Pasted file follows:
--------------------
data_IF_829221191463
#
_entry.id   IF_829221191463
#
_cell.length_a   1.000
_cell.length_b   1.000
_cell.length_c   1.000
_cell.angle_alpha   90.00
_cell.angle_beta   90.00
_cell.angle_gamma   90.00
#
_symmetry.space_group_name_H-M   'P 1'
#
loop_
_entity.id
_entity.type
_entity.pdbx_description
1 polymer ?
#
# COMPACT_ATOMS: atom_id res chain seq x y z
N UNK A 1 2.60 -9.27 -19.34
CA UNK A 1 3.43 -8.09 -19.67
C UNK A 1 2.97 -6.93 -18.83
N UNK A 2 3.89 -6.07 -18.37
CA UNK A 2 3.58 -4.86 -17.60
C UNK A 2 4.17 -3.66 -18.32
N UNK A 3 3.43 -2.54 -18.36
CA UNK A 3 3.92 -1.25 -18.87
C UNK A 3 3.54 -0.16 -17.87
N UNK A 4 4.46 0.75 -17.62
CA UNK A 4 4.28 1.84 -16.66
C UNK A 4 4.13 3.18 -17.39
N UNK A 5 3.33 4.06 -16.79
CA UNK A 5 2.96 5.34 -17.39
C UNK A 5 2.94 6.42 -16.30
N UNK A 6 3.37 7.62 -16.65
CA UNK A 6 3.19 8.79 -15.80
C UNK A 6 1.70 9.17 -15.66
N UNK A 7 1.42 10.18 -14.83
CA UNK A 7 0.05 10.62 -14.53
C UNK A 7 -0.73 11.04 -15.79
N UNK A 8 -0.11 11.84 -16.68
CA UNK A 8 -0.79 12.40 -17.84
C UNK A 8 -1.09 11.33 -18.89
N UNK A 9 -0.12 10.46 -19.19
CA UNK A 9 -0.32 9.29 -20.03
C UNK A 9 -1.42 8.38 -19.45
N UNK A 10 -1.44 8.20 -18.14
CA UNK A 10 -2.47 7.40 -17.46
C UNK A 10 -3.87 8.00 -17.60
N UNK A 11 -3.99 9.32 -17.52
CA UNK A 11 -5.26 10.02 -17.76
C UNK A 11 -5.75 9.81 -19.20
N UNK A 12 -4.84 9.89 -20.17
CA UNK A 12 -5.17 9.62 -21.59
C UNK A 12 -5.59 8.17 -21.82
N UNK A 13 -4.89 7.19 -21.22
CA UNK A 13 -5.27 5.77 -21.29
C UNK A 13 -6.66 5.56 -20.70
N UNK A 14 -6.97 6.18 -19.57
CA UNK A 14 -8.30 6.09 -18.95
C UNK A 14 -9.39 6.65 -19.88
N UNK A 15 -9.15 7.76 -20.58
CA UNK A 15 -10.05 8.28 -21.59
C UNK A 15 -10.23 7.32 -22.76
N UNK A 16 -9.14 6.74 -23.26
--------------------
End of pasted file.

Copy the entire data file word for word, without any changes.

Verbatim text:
data_IF_829221191463
#
_entry.id   IF_829221191463
#
_cell.length_a   1.000
_cell.length_b   1.000
_cell.length_c   1.000
_cell.angle_alpha   90.00
_cell.angle_beta   90.00
_cell.angle_gamma   90.00
#
_symmetry.space_group_name_H-M   'P 1'
#
loop_
_entity.id
_entity.type
_entity.pdbx_description
1 polymer ?
#
# COMPACT_ATOMS: atom_id res chain seq x y z
N UNK A 1 2.60 -9.27 -19.34
CA UNK A 1 3.43 -8.09 -19.67
C UNK A 1 2.97 -6.93 -18.83
N UNK A 2 3.89 -6.07 -18.37
CA UNK A 2 3.58 -4.86 -17.60
C UNK A 2 4.17 -3.66 -18.32
N UNK A 3 3.43 -2.54 -18.36
CA UNK A 3 3.92 -1.25 -18.87
C UNK A 3 3.54 -0.16 -17.87
N UNK A 4 4.46 0.75 -17.62
CA UNK A 4 4.28 1.84 -16.66
C UNK A 4 4.13 3.18 -17.39
N UNK A 5 3.33 4.06 -16.79
CA UNK A 5 2.96 5.34 -17.39
C UNK A 5 2.94 6.42 -16.30
N UNK A 6 3.37 7.62 -16.65
CA UNK A 6 3.19 8.79 -15.80
C UNK A 6 1.70 9.17 -15.66
N UNK A 7 1.42 10.18 -14.83
CA UNK A 7 0.05 10.62 -14.53
C UNK A 7 -0.73 11.04 -15.79
N UNK A 8 -0.11 11.84 -16.68
CA UNK A 8 -0.79 12.40 -17.84
C UNK A 8 -1.09 11.33 -18.89
N UNK A 9 -0.12 10.46 -19.19
CA UNK A 9 -0.32 9.29 -20.03
C UNK A 9 -1.42 8.38 -19.45
N UNK A 10 -1.44 8.20 -18.14
CA UNK A 10 -2.47 7.40 -17.46
C UNK A 10 -3.87 8.00 -17.60
N UNK A 11 -3.99 9.32 -17.52
CA UNK A 11 -5.26 10.02 -17.76
C UNK A 11 -5.75 9.81 -19.20
N UNK A 12 -4.84 9.89 -20.17
CA UNK A 12 -5.17 9.62 -21.59
C UNK A 12 -5.59 8.17 -21.82
N UNK A 13 -4.89 7.19 -21.22
CA UNK A 13 -5.27 5.77 -21.29
C UNK A 13 -6.66 5.56 -20.70
N UNK A 14 -6.97 6.18 -19.57
CA UNK A 14 -8.30 6.09 -18.95
C UNK A 14 -9.39 6.65 -19.88
N UNK A 15 -9.15 7.76 -20.58
CA UNK A 15 -10.05 8.28 -21.59
C UNK A 15 -10.23 7.32 -22.76
N UNK A 16 -9.14 6.74 -23.26